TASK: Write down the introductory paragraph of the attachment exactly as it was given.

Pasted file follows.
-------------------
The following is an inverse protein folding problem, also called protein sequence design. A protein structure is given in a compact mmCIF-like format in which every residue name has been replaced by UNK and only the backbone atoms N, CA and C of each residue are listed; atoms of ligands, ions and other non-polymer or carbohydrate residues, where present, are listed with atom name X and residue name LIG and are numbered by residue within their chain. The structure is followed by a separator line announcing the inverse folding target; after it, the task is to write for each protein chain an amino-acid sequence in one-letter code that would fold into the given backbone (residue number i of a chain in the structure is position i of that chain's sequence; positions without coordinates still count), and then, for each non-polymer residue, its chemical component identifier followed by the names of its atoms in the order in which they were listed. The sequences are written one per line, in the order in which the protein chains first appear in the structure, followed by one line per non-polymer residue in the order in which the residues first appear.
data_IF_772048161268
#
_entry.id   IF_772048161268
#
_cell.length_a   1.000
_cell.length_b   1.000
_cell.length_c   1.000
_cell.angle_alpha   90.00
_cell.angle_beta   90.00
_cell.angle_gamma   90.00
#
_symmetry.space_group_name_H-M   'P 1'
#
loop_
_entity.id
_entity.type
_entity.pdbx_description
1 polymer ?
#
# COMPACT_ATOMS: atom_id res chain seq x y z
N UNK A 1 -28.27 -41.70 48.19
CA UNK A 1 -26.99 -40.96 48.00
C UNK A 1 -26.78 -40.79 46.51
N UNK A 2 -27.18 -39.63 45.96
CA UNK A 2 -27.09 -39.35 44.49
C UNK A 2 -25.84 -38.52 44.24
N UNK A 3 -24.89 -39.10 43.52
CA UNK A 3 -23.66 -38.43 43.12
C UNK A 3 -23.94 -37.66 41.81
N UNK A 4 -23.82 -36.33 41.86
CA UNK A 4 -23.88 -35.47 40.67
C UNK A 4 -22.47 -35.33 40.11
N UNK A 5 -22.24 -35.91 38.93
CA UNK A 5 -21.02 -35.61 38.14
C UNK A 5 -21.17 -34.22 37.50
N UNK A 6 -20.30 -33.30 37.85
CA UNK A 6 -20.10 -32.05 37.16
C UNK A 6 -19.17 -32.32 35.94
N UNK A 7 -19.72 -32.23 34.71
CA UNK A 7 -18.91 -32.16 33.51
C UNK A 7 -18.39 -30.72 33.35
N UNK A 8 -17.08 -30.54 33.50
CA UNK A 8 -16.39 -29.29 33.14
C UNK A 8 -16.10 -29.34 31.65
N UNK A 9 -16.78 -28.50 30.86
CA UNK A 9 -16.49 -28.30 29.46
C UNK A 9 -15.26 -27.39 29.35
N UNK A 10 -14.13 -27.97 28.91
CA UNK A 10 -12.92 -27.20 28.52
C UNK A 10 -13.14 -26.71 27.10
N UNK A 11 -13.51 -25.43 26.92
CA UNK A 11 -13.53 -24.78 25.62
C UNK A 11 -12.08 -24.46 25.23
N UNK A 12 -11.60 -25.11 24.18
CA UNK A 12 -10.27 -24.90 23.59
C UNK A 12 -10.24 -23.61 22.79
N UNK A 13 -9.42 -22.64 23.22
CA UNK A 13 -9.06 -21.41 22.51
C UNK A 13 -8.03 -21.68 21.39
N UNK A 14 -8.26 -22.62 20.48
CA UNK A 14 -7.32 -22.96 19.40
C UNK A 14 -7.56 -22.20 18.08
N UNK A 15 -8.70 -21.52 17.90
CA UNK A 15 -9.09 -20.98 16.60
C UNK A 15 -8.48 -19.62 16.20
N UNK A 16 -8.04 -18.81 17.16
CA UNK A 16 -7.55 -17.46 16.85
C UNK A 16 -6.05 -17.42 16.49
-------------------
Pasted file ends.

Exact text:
The following is an inverse protein folding problem, also called protein sequence design. A protein structure is given in a compact mmCIF-like format in which every residue name has been replaced by UNK and only the backbone atoms N, CA and C of each residue are listed; atoms of ligands, ions and other non-polymer or carbohydrate residues, where present, are listed with atom name X and residue name LIG and are numbered by residue within their chain. The structure is followed by a separator line announcing the inverse folding target; after it, the task is to write for each protein chain an amino-acid sequence in one-letter code that would fold into the given backbone (residue number i of a chain in the structure is position i of that chain's sequence; positions without coordinates still count), and then, for each non-polymer residue, its chemical component identifier followed by the names of its atoms in the order in which they were listed. The sequences are written one per line, in the order in which the protein chains first appear in the structure, followed by one line per non-polymer residue in the order in which the residues first appear.